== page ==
Although it is always advisable to develop a plan prior to filing a lawsuit or taking action that puts you at risk of being sued, it is especially important to do so in a business divorce scenario.  While these strategies do not necessarily result in a business divorce ordered by the court, experience shows that pursuing them successfully can result in a negotiated divorce.  If the partner is not in control of the company or not part of management, he or she can exercise the right to inspect the books and records of the company.  The stockholder, member or partner must state a proper purpose for seeking the documents.  In business divorce situations, most people rely on the “investigating possible mismanagement” or “valuing my interest in the company” purpose.  The documents produced by the company could serve as the basis for a later lawsuit against the managers or directors.  A request to inspect books and records often sparks a discussion between the inquiring person and management about how to resolve any concerns the stockholder might have.

The stockholder, member or partner can file a lawsuit against the persons or entities in control of the company seeking damages for breach of fiduciary duty or the relevant agreements.  While these claims, if successful, would not result in an actual separation of the plaintiff from the entity, experience in these cases shows that most defendants recognize that unless the plaintiff is bought out, the plaintiff will keep making these claims.  The third scenario at the beginning of this article, with the former hedge fund partners, ended up being resolved by a negotiated separation of interests after both parties realized that they had little appetite for litigation year after year.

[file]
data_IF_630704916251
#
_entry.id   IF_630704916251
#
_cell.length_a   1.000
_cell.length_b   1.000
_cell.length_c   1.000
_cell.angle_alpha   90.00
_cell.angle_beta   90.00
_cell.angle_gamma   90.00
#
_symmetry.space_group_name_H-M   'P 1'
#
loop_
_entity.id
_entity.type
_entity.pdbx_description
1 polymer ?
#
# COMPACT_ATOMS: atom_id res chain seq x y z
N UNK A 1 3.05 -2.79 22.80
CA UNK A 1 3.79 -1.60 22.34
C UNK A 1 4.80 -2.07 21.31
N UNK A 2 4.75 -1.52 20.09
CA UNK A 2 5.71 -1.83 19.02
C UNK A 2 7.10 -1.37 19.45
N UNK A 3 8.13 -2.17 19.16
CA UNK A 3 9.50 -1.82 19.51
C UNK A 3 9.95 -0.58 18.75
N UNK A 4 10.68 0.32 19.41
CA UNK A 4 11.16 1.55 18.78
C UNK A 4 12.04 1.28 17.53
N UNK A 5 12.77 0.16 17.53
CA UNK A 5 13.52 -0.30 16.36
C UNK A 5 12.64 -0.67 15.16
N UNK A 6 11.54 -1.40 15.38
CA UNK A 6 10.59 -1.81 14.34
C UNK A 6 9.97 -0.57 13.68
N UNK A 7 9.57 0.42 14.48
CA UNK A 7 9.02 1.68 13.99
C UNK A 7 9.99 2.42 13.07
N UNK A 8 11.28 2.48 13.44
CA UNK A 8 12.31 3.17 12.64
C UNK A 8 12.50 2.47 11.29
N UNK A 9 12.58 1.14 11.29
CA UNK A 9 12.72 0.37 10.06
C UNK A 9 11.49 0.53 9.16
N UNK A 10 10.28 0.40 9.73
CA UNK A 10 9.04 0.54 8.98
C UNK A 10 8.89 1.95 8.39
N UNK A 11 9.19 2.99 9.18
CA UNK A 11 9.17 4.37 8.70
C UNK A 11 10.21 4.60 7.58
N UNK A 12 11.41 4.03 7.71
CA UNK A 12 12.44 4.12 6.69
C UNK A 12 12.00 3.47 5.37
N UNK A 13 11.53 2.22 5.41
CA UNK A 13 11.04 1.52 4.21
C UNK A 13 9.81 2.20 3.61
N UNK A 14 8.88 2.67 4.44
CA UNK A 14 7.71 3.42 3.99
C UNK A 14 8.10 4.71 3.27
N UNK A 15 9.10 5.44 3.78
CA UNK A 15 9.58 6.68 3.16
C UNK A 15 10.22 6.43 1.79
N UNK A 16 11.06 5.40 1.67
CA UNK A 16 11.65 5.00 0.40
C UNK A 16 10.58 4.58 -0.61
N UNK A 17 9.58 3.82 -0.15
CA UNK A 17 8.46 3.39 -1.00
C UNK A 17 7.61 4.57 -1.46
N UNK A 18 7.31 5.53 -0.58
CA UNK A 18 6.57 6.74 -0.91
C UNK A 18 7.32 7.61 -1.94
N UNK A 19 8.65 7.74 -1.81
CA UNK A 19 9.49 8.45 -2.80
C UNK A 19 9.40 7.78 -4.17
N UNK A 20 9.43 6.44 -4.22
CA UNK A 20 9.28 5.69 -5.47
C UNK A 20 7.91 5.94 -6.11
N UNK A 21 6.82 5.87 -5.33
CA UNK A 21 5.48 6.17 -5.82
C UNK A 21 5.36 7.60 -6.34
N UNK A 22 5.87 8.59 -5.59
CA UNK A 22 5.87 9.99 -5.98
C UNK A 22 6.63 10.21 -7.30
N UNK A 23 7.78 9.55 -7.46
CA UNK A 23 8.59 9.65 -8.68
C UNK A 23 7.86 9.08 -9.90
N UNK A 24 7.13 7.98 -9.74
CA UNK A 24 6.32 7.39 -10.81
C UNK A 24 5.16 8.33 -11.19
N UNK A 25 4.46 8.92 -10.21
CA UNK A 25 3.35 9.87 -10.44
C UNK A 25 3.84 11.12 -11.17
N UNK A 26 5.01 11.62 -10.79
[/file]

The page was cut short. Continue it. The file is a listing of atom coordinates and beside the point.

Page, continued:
Checklist If You Are Considering a Business Divorce

 If you are considering seeking a business divorce, there are a few things you must consider before taking any action:

  • Figure out what your goal is first.  Have a concrete idea of where you want to be at the end of the day.  Do you want complete separation?  Are you comfortable remaining in a business relationship, but the goal is to revise the economic relationship?  Do you just want damages to compensate for losses and are willing to keep the relationship the same?  Answering these questions first before taking any steps will help formulate a more coherent and efficient strategy.